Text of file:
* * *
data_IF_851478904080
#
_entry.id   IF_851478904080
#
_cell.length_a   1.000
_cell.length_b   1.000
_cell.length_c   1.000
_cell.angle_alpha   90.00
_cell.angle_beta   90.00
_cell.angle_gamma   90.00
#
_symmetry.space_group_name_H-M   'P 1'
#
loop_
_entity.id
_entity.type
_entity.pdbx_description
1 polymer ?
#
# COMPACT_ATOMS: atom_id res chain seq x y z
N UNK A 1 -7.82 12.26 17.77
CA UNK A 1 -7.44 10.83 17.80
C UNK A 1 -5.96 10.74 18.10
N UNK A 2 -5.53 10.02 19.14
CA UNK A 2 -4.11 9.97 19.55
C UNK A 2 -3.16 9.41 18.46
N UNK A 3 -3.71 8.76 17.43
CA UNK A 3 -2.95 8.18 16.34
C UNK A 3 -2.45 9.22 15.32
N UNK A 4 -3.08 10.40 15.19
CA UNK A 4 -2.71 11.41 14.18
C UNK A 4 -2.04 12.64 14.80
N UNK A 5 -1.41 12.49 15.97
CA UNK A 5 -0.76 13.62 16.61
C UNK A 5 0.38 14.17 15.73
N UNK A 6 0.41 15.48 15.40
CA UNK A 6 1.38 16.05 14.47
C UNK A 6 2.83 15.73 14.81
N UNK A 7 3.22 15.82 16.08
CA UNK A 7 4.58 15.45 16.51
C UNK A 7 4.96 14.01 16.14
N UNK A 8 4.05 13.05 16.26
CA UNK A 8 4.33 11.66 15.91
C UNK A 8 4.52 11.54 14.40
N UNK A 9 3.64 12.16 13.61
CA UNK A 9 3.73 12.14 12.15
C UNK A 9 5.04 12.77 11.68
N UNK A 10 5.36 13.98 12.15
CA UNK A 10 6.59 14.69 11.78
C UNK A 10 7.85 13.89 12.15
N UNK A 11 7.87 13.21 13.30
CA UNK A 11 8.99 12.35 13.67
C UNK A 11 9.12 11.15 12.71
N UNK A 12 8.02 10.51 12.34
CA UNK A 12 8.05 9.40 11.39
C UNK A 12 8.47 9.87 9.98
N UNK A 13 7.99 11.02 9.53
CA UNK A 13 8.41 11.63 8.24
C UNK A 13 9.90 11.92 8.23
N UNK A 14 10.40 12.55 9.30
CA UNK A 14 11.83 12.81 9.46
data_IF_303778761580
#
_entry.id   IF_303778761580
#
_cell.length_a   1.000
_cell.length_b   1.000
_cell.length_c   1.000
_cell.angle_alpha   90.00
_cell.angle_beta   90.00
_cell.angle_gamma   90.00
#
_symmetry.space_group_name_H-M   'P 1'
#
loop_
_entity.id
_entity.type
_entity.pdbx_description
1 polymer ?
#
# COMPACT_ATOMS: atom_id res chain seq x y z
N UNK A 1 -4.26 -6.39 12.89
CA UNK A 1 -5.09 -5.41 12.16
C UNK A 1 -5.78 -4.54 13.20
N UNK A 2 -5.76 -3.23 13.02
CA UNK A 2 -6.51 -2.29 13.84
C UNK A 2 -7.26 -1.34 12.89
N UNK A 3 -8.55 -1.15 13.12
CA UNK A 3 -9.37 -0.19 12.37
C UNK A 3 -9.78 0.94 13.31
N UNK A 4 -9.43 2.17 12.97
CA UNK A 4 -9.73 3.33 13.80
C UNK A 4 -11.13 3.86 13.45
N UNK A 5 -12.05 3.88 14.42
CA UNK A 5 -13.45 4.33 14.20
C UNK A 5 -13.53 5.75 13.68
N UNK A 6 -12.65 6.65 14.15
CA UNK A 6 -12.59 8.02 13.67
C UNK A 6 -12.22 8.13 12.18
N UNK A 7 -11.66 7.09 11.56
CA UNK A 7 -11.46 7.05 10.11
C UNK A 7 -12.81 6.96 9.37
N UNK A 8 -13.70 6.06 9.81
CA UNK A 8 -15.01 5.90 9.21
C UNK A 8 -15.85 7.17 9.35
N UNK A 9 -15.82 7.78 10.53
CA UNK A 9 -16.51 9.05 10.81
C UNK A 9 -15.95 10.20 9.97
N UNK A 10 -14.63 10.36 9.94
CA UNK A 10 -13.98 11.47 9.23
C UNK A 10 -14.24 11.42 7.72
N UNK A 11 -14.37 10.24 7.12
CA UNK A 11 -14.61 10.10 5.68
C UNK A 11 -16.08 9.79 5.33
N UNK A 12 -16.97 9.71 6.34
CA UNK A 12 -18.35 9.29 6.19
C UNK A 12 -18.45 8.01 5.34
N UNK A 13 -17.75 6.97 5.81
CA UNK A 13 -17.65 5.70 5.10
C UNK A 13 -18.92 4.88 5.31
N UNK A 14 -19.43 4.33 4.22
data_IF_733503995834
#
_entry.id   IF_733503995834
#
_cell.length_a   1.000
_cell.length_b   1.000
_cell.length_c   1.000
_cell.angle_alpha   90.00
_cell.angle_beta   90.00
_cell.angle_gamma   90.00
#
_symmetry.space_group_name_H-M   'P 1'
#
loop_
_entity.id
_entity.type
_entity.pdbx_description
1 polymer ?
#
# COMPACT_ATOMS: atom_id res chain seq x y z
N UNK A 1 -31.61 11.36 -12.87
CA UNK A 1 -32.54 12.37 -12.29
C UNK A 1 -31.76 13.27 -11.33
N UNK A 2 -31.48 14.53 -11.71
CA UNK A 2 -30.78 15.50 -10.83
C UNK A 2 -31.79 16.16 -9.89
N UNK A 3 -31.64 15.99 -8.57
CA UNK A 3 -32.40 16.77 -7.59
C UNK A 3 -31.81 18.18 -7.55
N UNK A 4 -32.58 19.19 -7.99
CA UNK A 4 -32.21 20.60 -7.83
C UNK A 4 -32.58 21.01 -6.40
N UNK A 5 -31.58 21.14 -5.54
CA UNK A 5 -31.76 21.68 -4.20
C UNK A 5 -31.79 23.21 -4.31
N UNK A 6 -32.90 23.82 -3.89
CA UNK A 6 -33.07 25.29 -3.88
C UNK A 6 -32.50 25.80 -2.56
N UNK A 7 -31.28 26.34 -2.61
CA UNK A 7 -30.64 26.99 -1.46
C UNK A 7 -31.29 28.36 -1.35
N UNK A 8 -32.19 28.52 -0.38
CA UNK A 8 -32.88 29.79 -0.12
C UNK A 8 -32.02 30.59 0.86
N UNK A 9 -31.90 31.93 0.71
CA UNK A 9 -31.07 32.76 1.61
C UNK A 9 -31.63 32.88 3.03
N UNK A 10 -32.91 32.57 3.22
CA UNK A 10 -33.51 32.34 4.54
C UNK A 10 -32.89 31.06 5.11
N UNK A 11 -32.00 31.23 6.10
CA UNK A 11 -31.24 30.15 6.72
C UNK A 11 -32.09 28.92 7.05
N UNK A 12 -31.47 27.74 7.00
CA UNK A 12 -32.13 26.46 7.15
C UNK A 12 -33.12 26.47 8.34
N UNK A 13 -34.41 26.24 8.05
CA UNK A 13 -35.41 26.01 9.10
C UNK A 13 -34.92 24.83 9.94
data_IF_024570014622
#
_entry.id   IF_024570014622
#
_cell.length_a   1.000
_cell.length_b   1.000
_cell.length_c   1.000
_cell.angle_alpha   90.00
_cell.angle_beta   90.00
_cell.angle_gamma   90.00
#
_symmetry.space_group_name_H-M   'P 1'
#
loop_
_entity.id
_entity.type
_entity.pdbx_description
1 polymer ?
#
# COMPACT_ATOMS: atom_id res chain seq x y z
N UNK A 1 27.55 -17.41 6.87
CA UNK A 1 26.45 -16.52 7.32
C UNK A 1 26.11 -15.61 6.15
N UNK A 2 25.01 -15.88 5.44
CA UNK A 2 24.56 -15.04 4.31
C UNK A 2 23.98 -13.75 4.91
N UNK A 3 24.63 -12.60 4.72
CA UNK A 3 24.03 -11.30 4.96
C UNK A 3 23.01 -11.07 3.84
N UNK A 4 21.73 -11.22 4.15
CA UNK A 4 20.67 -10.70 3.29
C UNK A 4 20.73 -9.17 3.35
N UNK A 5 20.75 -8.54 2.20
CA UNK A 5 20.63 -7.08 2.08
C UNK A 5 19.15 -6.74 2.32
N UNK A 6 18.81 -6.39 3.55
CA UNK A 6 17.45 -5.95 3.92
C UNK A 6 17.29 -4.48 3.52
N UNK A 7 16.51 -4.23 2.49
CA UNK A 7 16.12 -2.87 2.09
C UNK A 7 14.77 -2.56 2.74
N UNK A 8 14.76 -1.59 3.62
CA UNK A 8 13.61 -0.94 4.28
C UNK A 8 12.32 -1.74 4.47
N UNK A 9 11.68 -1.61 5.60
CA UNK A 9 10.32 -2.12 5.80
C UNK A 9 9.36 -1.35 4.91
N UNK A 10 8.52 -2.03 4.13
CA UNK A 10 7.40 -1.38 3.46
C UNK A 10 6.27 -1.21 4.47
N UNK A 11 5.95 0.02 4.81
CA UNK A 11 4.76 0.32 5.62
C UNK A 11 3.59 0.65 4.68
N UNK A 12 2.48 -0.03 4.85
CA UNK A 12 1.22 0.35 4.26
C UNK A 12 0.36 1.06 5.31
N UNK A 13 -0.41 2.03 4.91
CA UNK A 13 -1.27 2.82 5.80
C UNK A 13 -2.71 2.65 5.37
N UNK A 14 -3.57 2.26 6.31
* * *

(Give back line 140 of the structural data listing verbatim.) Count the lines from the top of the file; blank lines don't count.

#